Vinyl is back, baby! Hipsters and older people alike are fighting to get their hands on limited release titles and sought after vintage vinyl. But it’s hard saying what your collection may be worth. “Some records won’t sell for more than 50 cents while coveted first pressings can command thousands of dollars,” says Dan Orkin, who manages the Reverb Price Guide website. Currently, on the Reverb LP marketplace there is a 1956 self-titled Elvis Presley album listed for $US105, while the Purple Rain album, by Prince, still in shrink wrap, is listed for $US179. Check out the 9 most expensive, valuable and collectable records of all time.
That old arcade game that you dragged from your parent’s attic to your current house’s attic may be worth some change, even if it’s not working. According to Seth Peterson, co-founder and CEO of All You Can Arcade, a nonworking arcade game can still fetch $US100 to $US400. Working games range from $US600 to $US2,500. Some titles are hotter than others right now. “Asteroids is an awesome title with high replayability and is worth $US1,000,” says Peterson. “The value of Pong has quadrupled in the last four years and is approaching $US2000.” Find out how to make extra cash by selling online.
Those T-shirts you just couldn’t part with from your youth could be worth a whole lot more than you originally paid for them. “Concert, advertising, and shirts with a cool scene are all the rage,” says Reyne Hirsch, long-time appraiser on Antiques Roadshow. A Prince T-shirt on Poshmark recently sold for US$380 and a 1990s Mario Brothers Nintendo 64 Game T-shirt sold for $US150. Find out how to save money in ways you’ve never thought of before with these 10 tips.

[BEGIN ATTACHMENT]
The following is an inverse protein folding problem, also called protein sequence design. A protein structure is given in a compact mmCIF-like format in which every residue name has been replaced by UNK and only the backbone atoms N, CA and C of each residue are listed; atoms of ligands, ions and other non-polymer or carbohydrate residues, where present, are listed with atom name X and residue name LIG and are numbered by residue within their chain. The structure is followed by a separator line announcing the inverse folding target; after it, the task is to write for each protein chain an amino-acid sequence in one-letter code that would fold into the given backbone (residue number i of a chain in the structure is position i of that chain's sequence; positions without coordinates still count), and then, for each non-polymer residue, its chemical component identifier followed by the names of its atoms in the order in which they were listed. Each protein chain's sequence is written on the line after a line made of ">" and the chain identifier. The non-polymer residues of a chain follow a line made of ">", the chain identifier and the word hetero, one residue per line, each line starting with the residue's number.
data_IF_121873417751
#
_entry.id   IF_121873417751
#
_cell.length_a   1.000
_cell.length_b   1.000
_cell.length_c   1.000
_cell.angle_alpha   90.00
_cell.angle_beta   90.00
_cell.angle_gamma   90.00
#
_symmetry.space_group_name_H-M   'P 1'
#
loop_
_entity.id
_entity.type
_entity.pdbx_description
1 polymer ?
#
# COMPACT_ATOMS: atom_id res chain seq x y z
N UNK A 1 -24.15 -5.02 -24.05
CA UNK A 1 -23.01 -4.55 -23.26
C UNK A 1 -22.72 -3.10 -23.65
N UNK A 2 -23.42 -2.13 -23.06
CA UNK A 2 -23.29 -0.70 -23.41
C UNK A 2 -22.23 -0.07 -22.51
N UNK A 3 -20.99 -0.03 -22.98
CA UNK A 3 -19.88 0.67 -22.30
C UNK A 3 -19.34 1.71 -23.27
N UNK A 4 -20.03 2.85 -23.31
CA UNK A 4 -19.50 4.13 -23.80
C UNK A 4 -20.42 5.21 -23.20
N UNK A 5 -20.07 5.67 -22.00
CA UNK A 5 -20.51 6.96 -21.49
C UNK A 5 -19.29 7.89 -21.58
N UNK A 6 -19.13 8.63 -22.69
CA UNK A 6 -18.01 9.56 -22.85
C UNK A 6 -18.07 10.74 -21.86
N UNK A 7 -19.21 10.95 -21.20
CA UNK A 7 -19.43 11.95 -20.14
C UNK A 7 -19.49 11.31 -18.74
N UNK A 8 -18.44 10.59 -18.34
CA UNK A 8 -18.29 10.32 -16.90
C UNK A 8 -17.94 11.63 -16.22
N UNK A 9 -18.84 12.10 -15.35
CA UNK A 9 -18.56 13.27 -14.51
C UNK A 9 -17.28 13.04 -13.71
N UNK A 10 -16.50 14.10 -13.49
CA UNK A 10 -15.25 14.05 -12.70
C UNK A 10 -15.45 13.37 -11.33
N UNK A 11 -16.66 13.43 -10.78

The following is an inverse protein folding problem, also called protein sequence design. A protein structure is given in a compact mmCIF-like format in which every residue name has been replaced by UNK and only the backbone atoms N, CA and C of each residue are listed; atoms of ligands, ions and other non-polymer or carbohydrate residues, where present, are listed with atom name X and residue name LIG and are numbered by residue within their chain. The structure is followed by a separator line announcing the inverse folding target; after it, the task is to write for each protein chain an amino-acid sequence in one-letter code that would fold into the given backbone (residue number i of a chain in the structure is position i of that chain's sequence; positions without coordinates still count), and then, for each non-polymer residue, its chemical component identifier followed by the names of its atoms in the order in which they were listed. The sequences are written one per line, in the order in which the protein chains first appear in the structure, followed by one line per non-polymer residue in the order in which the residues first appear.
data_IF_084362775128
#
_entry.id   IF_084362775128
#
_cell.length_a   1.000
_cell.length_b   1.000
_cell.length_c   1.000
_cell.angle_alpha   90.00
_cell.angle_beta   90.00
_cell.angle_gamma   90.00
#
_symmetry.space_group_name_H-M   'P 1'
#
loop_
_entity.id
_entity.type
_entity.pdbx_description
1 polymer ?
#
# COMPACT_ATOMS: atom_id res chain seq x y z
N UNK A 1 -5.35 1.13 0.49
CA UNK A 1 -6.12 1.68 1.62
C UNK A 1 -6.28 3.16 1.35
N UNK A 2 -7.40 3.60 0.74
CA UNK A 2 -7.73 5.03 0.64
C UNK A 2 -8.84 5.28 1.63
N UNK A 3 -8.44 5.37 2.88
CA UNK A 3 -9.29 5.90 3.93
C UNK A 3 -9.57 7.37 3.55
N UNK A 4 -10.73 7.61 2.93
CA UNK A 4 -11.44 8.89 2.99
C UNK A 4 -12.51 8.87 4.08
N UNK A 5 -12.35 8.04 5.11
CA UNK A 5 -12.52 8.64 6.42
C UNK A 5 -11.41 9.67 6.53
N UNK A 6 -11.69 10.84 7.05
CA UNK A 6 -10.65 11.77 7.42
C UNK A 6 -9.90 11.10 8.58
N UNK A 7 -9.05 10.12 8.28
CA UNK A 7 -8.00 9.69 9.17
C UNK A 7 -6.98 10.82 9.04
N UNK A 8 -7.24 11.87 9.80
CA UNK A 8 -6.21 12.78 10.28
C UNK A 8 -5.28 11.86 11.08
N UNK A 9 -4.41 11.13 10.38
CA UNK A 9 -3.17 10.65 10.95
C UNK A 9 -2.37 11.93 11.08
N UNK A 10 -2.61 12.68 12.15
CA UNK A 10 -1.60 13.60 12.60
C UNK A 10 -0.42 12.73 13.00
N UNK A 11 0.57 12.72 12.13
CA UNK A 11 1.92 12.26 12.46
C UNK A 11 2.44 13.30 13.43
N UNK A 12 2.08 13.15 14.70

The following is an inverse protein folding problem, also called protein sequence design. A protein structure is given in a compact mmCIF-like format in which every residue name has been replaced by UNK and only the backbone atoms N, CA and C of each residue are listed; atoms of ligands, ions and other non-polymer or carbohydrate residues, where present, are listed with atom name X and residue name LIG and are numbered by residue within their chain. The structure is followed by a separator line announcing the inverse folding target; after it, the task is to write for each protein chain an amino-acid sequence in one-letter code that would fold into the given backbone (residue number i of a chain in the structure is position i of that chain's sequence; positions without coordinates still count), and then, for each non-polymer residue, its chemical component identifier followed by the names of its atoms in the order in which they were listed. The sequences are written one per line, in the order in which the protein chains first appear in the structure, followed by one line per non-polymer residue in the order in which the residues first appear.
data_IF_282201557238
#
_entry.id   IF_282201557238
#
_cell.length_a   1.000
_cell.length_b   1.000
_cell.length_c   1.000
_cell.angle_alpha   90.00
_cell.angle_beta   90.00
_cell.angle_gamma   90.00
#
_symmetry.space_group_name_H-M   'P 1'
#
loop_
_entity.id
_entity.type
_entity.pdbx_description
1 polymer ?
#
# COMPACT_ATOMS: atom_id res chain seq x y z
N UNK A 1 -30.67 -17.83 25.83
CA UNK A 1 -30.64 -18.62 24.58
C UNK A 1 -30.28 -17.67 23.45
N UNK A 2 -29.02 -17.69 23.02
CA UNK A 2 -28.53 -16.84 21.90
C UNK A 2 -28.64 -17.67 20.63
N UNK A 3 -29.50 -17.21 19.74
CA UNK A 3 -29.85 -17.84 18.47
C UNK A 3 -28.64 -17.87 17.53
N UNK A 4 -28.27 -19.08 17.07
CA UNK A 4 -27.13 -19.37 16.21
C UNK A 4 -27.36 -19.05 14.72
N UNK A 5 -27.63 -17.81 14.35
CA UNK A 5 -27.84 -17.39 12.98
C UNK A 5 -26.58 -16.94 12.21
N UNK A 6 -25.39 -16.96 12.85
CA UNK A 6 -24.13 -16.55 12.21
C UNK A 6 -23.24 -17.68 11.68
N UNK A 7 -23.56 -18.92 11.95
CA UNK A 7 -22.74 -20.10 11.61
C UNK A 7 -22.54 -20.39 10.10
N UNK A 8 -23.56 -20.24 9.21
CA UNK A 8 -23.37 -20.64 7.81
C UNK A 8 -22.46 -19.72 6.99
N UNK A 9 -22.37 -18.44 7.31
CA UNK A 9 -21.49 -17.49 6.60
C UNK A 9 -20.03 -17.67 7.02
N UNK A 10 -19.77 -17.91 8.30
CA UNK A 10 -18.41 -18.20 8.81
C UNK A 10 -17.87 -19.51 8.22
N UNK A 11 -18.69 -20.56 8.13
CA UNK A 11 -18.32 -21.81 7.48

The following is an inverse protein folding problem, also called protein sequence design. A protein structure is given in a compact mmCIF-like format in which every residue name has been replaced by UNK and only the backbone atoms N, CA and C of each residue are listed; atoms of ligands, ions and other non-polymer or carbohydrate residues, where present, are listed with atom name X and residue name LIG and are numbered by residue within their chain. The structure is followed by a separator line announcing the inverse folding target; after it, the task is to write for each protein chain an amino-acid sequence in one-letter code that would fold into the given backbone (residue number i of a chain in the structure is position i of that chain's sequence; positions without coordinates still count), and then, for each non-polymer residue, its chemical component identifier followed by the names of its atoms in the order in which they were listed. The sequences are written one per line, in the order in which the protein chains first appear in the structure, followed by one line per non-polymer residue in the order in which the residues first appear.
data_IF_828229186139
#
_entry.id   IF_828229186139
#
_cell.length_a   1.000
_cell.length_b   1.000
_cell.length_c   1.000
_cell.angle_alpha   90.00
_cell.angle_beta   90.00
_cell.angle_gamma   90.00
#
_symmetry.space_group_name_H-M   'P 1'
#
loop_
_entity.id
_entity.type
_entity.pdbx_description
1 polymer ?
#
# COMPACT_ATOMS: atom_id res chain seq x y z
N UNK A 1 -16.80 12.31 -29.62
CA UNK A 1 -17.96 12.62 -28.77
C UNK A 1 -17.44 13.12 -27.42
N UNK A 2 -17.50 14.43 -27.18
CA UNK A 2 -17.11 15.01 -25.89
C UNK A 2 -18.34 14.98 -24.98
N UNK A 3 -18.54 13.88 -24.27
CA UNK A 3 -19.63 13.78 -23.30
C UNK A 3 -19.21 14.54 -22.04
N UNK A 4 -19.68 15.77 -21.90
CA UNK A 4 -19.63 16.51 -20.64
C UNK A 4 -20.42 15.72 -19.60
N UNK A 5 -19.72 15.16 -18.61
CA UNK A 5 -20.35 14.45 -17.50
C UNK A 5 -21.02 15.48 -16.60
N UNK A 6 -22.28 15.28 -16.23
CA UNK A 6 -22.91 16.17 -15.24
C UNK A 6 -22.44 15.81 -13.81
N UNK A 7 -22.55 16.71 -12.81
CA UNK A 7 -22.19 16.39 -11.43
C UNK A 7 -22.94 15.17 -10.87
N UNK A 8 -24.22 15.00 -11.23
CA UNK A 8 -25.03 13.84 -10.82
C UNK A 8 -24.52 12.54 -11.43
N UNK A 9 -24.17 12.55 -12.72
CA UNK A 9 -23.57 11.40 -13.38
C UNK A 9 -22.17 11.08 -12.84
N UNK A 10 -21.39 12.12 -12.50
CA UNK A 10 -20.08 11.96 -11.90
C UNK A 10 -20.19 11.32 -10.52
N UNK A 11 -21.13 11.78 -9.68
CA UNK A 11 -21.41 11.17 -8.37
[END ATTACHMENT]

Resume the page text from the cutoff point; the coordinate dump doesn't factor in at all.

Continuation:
You begged for them, saved up your pocket money, and babysat for endless evenings in order to buy those coveted Air Jordans. Was it worth it? Hirsch says you could have a slam dunk of cash in your soles. “Early Air Jordan sneakers can sell for hundreds if not thousands of dollars, depending on which model and the condition.” Find out how to tell when a special deal is not so special.
Lovers of vinyl need something to spin their tunes on so they could be anxious to get your old turntable. “Stereo equipment has recently been selling quite well online, especially vintage turntables and stereo receivers,” says Orkin. Check out online sources like Reverb or eBay to see what similar turntables have sold for if you want to part with yours.
We’ve seen the return of mid-century modern in interior design but it could be on its way out. “What is starting to come into favour is furniture from the 1980s and 1990s,” says Hirsch. “Styles we remember from our childhood are the first things we gravitate towards when we go to furnish our own homes. It’s all about nostalgia,” he explains.
Depression glass is something to be happy about. Some patterns and colous are more desirable than others, so if you have a rare colour or pattern it could be very valuable; with full sets obviously fetching a premium. An ‘American Sweetheart’ style eight-piece full tea set recently sold on eBay for $US405, says Reyne.
That old cookie jar on your countertop is a hot collectible right now, Hirsch says, if it’s from the ’40s or ’50s. An Uncle Mistletoe Marshall Fields cookie jar from the 1950s recently sold for $US1,200. But you don’t have to have a Marshall Fields version to reap the cash: Hirsch says that cookie jars in the shape of a popular figure, like an iconic cartoon figure, go for $US200 to $US500.
You may have given up your ambitions of being in a rock band, but that Gibson you plunked down cash for in high school is probably worth some serious bread today. “Vintage guitars from Fender and Gibson have remained popular over the years because they’re easily the two most recognisable guitar brands,” says Orkin. The price range is incredibly vast, but on Reverb, Orkin notes, Gibson guitars are consistently being bought and sold. A Gibson Les Paul from the 1950s can claim prices in the hundreds of thousands, Orkin says, while less-sought after brands and models may fetch hundreds.